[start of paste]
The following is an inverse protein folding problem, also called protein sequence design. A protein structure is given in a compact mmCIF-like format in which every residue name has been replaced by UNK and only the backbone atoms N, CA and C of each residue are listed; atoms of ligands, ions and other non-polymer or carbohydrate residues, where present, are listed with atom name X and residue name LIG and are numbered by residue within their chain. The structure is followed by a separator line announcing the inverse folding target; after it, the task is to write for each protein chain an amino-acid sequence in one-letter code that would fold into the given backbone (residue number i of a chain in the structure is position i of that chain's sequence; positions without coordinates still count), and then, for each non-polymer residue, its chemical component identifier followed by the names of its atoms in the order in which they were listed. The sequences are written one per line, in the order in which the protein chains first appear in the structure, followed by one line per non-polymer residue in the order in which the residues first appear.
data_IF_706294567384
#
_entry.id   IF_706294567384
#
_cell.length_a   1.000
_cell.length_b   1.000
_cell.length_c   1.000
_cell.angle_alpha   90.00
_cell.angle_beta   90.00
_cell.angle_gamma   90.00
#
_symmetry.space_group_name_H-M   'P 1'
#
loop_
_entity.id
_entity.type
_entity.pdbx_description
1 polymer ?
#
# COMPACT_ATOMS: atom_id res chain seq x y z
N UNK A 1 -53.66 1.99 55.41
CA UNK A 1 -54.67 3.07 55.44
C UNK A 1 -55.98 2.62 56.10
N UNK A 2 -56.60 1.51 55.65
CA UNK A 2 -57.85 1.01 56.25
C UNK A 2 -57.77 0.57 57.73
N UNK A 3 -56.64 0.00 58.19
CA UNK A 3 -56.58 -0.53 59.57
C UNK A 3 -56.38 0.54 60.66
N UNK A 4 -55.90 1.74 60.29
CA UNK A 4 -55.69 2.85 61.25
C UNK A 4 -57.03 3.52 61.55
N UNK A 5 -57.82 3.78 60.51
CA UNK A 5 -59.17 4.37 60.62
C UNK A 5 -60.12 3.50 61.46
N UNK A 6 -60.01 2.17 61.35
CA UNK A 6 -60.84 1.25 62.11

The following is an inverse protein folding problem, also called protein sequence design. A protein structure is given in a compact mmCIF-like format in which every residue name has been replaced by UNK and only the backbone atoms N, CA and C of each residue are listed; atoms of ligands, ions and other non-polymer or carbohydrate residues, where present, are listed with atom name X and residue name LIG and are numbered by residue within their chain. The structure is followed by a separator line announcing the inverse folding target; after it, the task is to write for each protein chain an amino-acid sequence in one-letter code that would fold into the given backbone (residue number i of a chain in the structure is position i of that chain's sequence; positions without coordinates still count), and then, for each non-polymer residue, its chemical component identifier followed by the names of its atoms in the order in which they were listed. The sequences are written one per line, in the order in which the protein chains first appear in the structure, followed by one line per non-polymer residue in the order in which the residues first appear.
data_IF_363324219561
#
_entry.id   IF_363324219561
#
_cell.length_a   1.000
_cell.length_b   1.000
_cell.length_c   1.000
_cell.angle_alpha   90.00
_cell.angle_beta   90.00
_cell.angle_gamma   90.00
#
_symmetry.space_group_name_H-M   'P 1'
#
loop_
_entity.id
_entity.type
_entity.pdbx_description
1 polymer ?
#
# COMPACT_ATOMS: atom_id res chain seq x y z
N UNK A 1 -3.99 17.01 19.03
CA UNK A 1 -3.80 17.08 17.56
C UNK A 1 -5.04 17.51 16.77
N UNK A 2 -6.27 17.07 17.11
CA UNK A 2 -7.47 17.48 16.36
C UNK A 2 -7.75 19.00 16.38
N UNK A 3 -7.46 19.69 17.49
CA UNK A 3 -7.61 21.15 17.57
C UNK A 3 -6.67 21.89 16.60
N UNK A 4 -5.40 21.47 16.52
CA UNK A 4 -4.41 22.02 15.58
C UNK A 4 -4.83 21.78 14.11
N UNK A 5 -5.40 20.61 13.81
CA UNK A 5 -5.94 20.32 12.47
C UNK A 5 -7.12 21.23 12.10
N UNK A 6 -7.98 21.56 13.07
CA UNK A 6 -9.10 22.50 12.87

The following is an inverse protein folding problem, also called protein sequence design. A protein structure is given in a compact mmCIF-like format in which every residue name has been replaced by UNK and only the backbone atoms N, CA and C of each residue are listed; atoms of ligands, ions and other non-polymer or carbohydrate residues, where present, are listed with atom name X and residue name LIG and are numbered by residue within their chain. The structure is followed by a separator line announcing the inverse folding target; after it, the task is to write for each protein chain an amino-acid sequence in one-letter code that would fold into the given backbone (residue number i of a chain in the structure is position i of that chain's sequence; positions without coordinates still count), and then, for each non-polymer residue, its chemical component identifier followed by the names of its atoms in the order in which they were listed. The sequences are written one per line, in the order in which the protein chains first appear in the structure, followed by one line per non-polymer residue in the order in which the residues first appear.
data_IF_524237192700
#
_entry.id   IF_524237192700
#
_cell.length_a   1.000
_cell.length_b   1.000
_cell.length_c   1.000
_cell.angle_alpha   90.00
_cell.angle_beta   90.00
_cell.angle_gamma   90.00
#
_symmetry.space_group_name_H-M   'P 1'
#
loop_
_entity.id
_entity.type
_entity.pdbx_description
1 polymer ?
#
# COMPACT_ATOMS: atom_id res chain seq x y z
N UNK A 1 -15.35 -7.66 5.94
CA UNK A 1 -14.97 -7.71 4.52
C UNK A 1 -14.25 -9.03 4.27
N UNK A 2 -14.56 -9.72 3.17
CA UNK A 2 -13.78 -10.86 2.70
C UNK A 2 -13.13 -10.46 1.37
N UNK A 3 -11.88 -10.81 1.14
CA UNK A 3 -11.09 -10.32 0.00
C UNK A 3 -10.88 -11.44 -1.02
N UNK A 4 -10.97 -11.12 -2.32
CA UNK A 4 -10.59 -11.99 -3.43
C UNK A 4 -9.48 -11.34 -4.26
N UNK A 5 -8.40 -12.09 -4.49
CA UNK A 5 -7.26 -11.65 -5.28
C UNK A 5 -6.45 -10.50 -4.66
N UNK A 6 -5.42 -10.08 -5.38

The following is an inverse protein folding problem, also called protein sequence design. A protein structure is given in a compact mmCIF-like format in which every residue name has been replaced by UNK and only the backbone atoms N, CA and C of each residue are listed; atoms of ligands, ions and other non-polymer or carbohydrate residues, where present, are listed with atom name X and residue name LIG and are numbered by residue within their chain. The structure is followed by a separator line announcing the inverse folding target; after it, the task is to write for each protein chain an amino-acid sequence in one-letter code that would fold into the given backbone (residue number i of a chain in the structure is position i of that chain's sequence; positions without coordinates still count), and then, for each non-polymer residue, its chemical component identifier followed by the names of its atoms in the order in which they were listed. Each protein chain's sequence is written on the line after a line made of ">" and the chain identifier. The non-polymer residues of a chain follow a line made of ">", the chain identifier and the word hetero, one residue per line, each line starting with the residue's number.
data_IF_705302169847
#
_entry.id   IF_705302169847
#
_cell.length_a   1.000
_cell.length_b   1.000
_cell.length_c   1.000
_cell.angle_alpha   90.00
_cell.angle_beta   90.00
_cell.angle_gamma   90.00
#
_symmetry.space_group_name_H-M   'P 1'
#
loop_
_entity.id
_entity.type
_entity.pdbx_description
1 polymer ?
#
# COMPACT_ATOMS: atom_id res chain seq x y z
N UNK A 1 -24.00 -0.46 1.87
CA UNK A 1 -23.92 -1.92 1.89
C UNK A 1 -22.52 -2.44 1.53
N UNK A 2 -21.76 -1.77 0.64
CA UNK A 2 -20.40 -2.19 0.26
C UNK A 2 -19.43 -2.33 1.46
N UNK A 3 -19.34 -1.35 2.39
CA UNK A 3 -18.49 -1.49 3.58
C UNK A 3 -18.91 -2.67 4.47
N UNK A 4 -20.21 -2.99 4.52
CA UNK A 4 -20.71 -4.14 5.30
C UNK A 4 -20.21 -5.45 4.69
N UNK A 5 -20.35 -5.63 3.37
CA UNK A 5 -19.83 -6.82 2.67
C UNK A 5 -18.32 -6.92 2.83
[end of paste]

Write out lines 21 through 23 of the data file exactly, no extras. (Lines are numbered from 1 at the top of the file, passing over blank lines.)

# COMPACT_ATOMS: atom_id res chain seq x y z
N UNK A 1 -53.66 1.99 55.41
CA UNK A 1 -54.67 3.07 55.44